Inner City Press asked if these "terms of reference" were public and could be seen. Haq said "No... What's public is a lengthy press release available in our office."

  But the press release does not address any safeguards on conflict of interest at all.

  As Inner City Press noted before the UN's announcement, when Michael Bloomberg was Mayor of New York, in light of obvious conflicts of interest he stepped back from Bloomberg News. He was criticized on issues ranging from stop-and-frisk to defending banks against minimal City community reinvestment standards.

  Now, according to one gushing report, he is poised to move to the United Nations, as envoy on cities and climate change. What about new conflicts of interest, and the above critiques?

  To give what credit is due, on the evening of January 30 Reuters' UN bureau issued a breathless "exclusive" with nothing but praise of Bloomberg -- not a word of any criticism, nothing on the conflict of interest with Bloomberg News purporting to cover the UN and Secretary General Ban Ki-moon. Given the percentage of the piece praising Bloomberg, that would seem to be the (anonymous) sourcing.

  Meanwhile at the UN on January 30, Inner City Press on climate change asked Ban's acting deputy spokesperson Farhan Haq of documents leaked by Edward Snowden showing that the NSA spied on the Copenhagen talks in 2009:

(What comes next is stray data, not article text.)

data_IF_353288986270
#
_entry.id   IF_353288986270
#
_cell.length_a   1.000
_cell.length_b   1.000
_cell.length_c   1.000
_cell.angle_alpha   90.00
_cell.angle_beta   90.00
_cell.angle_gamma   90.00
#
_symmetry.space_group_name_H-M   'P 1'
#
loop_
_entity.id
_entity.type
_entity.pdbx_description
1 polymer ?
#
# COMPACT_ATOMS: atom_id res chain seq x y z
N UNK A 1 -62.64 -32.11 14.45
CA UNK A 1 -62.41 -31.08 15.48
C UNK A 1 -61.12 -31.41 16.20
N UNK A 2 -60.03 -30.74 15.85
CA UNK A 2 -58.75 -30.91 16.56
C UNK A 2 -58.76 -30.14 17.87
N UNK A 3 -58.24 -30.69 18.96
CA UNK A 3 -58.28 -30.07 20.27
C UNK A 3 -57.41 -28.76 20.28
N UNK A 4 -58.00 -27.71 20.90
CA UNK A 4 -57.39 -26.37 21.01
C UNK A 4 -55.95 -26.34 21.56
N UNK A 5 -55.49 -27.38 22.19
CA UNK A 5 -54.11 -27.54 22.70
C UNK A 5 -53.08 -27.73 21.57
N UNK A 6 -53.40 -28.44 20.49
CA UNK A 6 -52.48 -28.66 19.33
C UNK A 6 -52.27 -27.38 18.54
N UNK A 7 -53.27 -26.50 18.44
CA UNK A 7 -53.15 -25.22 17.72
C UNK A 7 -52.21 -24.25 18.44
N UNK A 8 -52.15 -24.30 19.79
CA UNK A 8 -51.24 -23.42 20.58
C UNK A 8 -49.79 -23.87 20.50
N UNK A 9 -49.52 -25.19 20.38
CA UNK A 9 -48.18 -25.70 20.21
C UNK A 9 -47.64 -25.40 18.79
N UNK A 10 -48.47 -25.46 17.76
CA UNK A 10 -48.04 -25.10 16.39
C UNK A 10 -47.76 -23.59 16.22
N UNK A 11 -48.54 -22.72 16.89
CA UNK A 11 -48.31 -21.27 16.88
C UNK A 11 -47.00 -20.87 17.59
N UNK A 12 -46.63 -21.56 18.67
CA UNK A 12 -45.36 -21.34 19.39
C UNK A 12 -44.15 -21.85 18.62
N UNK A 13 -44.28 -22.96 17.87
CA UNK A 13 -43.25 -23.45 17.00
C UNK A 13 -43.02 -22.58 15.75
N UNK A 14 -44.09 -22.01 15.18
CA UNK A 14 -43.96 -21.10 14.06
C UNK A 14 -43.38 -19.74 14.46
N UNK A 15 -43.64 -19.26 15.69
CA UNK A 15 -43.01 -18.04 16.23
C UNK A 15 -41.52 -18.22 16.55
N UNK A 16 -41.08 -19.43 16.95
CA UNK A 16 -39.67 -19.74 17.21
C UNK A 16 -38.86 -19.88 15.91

Inner City Press: there’s one of the [Edward] Snowden-released documents, but there’s a reason I’m asking you is it’s published in a Danish website “Information” and it talks about the Copenhagen climate change talks of 2009. And this seems to be the document and it says that the NSA [United States National Security Agency] was involved in monitoring communications at the discussions in order to advise the United States on the position of other Governments and presumably at the UN. So, I’m wondering, this seems to get more closely into things that are of much import to the UN, to the Secretary-General. Is there any response as to this memo coming out and the propriety of such surveillance?

Acting Deputy Spokesperson: Well, we wouldn’t have any specific response to this because ultimately, again, this is a case where we’d need to know what the basic facts are and whether there was any such surveillance that’s happened. However, our basic point that we’ve articulated many times in recent months still holds: that the inviolability of diplomatic premises needs to be respected by all States.

  If Bloomberg is named on Friday, or is named at all, what will the coverage of criticism and conflicts of interest be? Watch this site.

Footnote: While giving what credit is due to Reuters' UN bureau, despite their history, it must be noted that the bureau chief has not only spied for the UN -- he has also misused the US Digital Millennium Copyright Act to get Google to block from its search a leaked document showing him trying to get the investigative Press thrown out of the UN. All of this.. is how this UN works, or doesn't.